Looking at day hikes, the number of day hikes listed in the four National Parks can produce a lot of decision overload. That’s not even mentioning the hikes in Kananaskis County or areas just outside the those parks.
Finding a ranger on the ground who understood that we were actual hikers helped solve plenty of those indecision. It took us a couple stops at different information centers to find the right one. It was at the Yoho information center that the awesome ranger exclaimed, “Oh you are hikers! Well then, let me tell you some of my favorites.” She did not steer us wrong with suggestions of the Iceline, stops along the icefield parkway, and even the option of day hiking up to Lake O’Hara. We didn’t end up getting to all her suggestions, but you really can’t expect to with one trip. So the best attitude is just get out there and you’ll probably see something cool.
This was a simple one for our flights out to Spokane, Washington (GEG). As I mentioned above, we booked through Southwest since we needed the availability to cancel and GEG was the closest airport that Southwest flew to in range of both the Canadian Rockies, Glacier National Park, and other possible hiking destinations on our list.
Added in that we have the companion pass (guide from Frequent Miler), made the two tickets very affordable.
Our flight from Baltimore-Washington airport (BWI) to GEG was only USD$273.60 all in for the both us and our flight back from GEG to BWI was 9941 SW Rapid Reward Points and USD$11.20.
Typically to access the Canadian Rockies, flights in to Calgary, Alberta (YYC) is the most popular and convenient.
To get us the rest of the way to the Canadian Rockies and around, a rental car was necessary. The cost of a rental car from GEG was comparable to that of Calgary and other airports, so we determined flying into GEG was still the best option.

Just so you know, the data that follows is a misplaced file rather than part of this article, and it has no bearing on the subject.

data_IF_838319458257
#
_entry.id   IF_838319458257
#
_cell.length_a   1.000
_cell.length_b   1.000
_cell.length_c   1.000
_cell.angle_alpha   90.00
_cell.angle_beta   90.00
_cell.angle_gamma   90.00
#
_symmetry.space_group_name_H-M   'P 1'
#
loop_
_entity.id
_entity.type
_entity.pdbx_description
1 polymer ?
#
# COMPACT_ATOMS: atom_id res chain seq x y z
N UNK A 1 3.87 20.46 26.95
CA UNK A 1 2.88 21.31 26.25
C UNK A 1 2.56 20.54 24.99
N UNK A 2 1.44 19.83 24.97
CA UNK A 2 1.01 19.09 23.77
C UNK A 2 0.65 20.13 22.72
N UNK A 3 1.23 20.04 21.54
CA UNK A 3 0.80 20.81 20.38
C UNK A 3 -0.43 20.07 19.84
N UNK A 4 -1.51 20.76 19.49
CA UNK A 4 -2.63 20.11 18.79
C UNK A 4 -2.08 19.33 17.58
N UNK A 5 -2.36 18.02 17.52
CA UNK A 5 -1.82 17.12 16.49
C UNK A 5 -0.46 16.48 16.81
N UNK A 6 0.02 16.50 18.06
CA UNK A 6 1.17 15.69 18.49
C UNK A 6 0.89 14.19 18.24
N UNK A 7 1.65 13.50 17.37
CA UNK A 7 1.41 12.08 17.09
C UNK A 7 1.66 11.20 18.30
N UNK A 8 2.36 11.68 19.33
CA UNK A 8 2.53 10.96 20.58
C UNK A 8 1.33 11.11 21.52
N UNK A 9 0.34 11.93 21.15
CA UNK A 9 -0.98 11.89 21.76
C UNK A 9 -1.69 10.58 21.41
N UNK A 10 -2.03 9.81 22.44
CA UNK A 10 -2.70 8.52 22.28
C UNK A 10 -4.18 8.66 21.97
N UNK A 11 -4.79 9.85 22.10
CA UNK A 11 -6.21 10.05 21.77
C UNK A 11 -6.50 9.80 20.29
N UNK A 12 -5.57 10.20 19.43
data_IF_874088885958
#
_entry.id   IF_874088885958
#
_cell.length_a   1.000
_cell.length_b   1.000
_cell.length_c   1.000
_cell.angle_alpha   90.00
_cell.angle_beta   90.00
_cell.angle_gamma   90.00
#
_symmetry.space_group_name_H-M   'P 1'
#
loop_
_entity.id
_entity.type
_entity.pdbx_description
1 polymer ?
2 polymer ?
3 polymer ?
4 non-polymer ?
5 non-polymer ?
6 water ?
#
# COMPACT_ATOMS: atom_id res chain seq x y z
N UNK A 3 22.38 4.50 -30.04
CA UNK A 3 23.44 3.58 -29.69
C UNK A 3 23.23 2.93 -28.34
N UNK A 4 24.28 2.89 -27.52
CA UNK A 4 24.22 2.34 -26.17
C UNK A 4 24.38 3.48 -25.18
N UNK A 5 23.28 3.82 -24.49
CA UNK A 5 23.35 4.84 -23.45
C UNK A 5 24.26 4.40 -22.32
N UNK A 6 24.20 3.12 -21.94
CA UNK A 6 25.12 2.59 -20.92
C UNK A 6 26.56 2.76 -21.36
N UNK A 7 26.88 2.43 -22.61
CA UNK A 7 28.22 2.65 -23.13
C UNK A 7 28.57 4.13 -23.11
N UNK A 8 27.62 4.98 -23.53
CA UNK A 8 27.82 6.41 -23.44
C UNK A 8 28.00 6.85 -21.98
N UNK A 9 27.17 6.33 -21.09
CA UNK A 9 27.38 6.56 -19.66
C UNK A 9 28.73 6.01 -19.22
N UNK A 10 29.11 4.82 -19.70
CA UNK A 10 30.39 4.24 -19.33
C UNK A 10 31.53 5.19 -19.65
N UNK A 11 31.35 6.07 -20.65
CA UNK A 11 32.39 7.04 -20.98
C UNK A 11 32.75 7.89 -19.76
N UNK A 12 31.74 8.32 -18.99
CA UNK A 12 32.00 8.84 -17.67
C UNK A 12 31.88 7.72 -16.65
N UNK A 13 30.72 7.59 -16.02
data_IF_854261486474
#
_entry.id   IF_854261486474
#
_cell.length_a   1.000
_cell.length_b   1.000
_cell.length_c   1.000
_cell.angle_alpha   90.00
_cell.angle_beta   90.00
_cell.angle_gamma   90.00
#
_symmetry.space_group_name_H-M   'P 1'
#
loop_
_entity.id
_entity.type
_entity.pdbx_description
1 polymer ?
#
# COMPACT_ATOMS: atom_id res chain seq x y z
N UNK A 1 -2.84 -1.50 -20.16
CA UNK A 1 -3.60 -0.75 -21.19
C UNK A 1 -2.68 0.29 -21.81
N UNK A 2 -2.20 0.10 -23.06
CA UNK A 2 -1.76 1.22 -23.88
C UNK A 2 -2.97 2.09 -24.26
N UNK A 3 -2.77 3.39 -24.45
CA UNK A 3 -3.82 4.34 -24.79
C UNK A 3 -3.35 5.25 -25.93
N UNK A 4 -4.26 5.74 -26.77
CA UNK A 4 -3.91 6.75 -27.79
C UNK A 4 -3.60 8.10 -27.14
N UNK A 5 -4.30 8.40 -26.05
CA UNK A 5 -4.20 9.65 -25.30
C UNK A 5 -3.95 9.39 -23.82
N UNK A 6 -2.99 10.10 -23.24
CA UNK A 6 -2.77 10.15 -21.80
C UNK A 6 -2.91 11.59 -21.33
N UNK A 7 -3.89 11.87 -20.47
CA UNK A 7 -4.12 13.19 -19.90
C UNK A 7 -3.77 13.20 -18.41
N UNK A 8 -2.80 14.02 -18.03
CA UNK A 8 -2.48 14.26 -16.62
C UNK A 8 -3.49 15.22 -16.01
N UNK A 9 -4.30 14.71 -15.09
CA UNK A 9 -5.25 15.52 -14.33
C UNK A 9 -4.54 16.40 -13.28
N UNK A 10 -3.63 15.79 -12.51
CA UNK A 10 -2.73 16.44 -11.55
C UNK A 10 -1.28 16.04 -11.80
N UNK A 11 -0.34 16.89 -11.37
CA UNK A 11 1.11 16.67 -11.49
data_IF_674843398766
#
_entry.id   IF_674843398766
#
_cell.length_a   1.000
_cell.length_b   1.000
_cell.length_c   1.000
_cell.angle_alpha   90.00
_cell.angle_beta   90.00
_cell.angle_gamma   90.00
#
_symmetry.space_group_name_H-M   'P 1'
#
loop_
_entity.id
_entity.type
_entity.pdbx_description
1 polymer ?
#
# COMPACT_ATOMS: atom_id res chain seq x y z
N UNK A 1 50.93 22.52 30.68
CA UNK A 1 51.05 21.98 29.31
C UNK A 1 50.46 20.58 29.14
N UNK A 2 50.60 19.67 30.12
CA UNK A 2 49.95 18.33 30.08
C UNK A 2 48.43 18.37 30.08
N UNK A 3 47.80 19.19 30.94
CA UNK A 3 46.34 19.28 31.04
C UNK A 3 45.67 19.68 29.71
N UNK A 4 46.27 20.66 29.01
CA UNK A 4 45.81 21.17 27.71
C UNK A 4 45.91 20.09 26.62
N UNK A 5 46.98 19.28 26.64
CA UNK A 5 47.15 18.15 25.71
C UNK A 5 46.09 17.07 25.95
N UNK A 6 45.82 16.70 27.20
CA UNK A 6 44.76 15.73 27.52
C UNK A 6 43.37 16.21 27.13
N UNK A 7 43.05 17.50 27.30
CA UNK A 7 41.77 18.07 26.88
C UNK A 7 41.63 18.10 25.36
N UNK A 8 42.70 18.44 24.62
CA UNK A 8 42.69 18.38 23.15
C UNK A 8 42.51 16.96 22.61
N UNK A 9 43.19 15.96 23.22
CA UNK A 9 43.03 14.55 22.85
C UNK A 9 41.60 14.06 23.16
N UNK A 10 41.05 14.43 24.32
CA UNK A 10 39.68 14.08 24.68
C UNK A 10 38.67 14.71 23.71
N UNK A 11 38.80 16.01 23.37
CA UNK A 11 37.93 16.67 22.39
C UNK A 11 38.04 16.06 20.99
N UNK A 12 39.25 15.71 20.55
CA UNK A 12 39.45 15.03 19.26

Utilizing autoslash.com, I had booked a car from Thrifty with free cancellation. Again, autoslash can track the prices of rentals and notify you when a lower option is found. However a couple days before our trip, I read that this specific Thrifty had limitations of travel into Canada, which they confirmed over the phone. So I had to book the next cheapest option with Hertz at a cost of roughly USD$200 more. The total cost for 3 weeks and 3 days was USD$1148.21. I made sure to call them as well to confirm.
The cost to upgrade to an SUV didn’t seem worth it since there were plenty of front country camping options. I also wasn’t sure about the legality of sleeping in the car at a trailhead. Lastly, I figure we’d look forward to hotel days after backpacking and hiking.
On top of the backcountry reservation fees, all travelers visiting the Canadian National Parks are required to pay for an entrance fee. There was the option for daily or annual passes (see Parks Canada). For us, we would be spending just over 3 weeks within the park so the Family Discovery Annual Pass was the most economical at CAD$139.40. These passes can be purchased at most park entrances or online if have the time to wait for shipping.
None of our housing was booked ahead of time, save for our first night once we arrived in the Canadian Rockies. For our non-backcountry days, we ended up staying at hotels in the Canadian Rockies corridor. There were several reason we chose hotels rather than more camping in the front country.
The first reason was that we both had work to do on our zero days (no hiking days) requiring good internet, it was how we got away for longer. Good internet was also useful for me to check up on hiking permits as we went along. As you can see in the permit section above, I checked often. Hotels were also convenient in that it was much easier to dry things out should they have been wet and to organize our packs for the next venture into the backcountry. Plenty of hotels also had coin operated laundry saving us trips to the laundromat. They were also good about holding or extra dehydrated food so we didn’t have to leave it in our cars at the trailhead. Also during the 2019 season, the major front country campground near Jasper, Whistlers Campgrounds, was closed for renovations. This made front country options very limited and busier. Lastly, we were traveling after all so we splurged on comforts that comes with a hotel.